The local health clinic is constantly treating patients due to water-related illnesses. This problem has a huge effect on students, especially girls, who are consistently absent from class due to unsanitary water. The lack of a clean water source creates barriers for female students to keep up throughout the school year, which greatly jeopardizes their potential to graduate and pursue a career. A clean water source would reduce the influx of patients at the already understaffed health clinic and diminish absentee rates at schools. Additionally, the water system serves 2 neighboring villages, with an additional population of 2,000 inhabitants.
First the five old rotten pipes located at the dam will be replaced with five stainless steel pipes.
Next a new water filter will be inserted in the dam, which will transform the water into a potable source. An iron fence will be erected around the filter to block leaves and other particles from dirtying and entering the filter.
Next a cement slab will be constructed with an iron filling that will cover the third dam filling and filter to prevent debris and particles from clogging the filter from above.
A floodgate will be installed at the base of the wall of the dam, or spigot, that will allow water to evacuate from the dam to allow for cleaning. In addition, a vacuum (motor pump) that electrically evacuates water will be installed so inhabitants are not forced to jump into the dam and manually evacuate water with buckets and shovels (a process that takes at least 4 hours). Then two connection pieces will be installed that will connect the water spigot to the piping.
The following are the steps to complete the project and timeline.
1) Withdrawal of money (Colette Van Dyke) (1 day)
2) Travel to Lome to buy materials (Water Commission Board Members- Mr. Kpetsu and Mr. Agon) (2 days)
3) Return to Lavie with materials (1 day)
4) Announcements and mobilization of community, by district. Community Development committee will execute this (1 day)
5) Collection of sand and gravel with the community, students, farmers, general community members, water board members(1 day)
6) Transport of materials from the village up to the dam. Various members of the community (1 day)
7) Construction of cement slabs for the dam, 3 local carpenters (3 days)
8) Installation of piping and connection pieces, water technician. (1 day)
9) Installation of filter and metal caging, water technician (1 day)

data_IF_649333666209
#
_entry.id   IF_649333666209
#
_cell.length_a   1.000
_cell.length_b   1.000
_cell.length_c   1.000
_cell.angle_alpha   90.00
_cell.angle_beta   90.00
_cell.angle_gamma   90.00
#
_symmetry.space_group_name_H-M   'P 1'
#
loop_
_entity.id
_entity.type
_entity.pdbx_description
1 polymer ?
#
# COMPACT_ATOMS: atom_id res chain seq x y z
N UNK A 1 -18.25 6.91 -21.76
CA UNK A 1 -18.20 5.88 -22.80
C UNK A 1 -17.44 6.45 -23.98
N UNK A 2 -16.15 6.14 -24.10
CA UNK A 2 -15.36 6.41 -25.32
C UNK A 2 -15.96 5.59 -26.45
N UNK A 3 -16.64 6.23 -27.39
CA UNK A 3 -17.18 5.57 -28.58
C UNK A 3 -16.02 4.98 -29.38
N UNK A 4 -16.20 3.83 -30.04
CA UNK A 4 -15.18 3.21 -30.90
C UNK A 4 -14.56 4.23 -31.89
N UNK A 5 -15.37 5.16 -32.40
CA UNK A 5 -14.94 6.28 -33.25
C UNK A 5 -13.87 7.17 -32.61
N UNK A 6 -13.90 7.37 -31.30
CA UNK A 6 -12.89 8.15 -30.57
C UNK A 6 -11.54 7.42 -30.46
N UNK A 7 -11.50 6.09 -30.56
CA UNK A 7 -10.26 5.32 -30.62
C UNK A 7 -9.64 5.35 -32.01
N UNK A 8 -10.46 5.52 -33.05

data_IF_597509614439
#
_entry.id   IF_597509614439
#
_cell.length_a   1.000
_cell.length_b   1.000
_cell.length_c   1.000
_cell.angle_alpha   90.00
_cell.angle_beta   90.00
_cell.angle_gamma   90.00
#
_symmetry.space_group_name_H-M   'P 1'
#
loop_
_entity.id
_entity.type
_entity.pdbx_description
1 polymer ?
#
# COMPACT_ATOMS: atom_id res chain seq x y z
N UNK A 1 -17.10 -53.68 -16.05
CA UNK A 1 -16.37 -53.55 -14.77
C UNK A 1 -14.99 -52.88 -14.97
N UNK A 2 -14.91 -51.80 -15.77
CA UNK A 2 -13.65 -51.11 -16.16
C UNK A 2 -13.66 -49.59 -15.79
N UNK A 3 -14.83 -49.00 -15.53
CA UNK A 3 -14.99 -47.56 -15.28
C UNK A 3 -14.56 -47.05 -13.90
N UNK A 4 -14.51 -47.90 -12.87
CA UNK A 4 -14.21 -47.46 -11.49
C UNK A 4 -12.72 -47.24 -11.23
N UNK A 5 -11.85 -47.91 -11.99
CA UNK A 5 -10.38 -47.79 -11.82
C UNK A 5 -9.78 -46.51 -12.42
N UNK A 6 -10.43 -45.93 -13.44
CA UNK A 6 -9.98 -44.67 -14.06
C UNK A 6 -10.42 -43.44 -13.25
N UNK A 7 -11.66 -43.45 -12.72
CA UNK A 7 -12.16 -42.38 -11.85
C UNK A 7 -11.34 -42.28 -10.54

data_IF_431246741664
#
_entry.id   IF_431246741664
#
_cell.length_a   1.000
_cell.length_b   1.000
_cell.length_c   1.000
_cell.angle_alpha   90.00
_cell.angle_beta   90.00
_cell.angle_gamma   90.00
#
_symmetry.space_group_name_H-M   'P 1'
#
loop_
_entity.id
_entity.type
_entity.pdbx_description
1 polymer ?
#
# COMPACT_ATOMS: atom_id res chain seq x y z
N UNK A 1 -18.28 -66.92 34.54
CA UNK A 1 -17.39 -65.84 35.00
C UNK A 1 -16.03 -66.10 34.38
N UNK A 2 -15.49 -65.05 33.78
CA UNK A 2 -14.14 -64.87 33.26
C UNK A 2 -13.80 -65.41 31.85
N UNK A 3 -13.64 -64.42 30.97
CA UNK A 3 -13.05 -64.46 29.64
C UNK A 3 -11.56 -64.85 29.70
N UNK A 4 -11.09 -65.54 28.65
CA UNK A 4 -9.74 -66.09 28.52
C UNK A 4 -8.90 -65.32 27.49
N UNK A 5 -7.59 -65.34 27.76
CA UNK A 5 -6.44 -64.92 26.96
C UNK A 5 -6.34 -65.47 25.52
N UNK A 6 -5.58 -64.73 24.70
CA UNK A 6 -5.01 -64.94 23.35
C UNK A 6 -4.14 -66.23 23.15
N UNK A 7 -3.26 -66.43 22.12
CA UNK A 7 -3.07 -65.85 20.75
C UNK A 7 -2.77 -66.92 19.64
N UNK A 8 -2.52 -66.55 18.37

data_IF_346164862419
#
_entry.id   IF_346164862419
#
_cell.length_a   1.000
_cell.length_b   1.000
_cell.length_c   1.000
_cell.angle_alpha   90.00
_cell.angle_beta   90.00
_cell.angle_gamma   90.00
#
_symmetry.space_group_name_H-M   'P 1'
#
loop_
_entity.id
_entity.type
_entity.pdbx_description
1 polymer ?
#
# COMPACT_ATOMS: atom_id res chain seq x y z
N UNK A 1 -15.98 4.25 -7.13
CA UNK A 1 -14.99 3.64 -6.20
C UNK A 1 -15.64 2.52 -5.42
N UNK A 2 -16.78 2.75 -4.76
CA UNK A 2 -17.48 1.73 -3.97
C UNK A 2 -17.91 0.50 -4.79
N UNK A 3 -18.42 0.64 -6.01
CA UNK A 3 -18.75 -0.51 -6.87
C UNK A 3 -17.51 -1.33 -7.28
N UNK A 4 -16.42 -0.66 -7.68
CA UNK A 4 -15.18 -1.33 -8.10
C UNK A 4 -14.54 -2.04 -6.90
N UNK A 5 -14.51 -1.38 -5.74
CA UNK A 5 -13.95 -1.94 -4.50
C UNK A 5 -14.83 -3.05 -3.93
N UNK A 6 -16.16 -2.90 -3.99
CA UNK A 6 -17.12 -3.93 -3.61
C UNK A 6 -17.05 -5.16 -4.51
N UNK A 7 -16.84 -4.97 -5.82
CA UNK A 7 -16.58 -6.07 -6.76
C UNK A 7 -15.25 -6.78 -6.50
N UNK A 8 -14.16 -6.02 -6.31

10) Installation of flood gate, water technician (1 day)
11) Follow up, Colette Van Dyke (one week)
The community will participate in all aspects of manual labor involved in this project and will provide food and water for those working. The community will help mobilize its members to work and oversee the completion of the project in an organized manner. The community is the driving force behind this project, as they have urged Collette since her arrival, to help them improve their water source.
After conducting a needs assessment with the entire community, they listed their water filtration system as the number one pressing need. They are motivated and ready to help in any way they can to ameliorate their water source.
This motivation was witnessed first hand when APCD, Paul Siyanda, came to visit the community. The members of the community were able to organize a community-wide water cleanup day in which they emptied and cleaned the dam. Each times the rainfalls and the water system stops, community members have no choice but to work together to clean, fix, and unclog our filter and dam. This community collaboration is essential to sustaining the water, and subsequently life in village. Otherwise, the community cannot continue to survive.
Clean water is a base element of life that should be available to everybody, but is sadly a problem people are grappling with each day.
The funds will go directly towards all the materials and parts needed to replace old, deteriorated materials (filter, piping, water valves, floodgate, etc.) with new and durable materials. General community members, the Village Development Committee Board, Water Association Board, students, parents, and teachers will assist in implementing the water system. Having those who will benefit from cleaner water involved in the implementation process invest them in the success and sustainability of the end product. Additionally, cleaner water leads to better health, allocating more free time and energy to other activities such as working in the fields, teaching, learning, working, etc.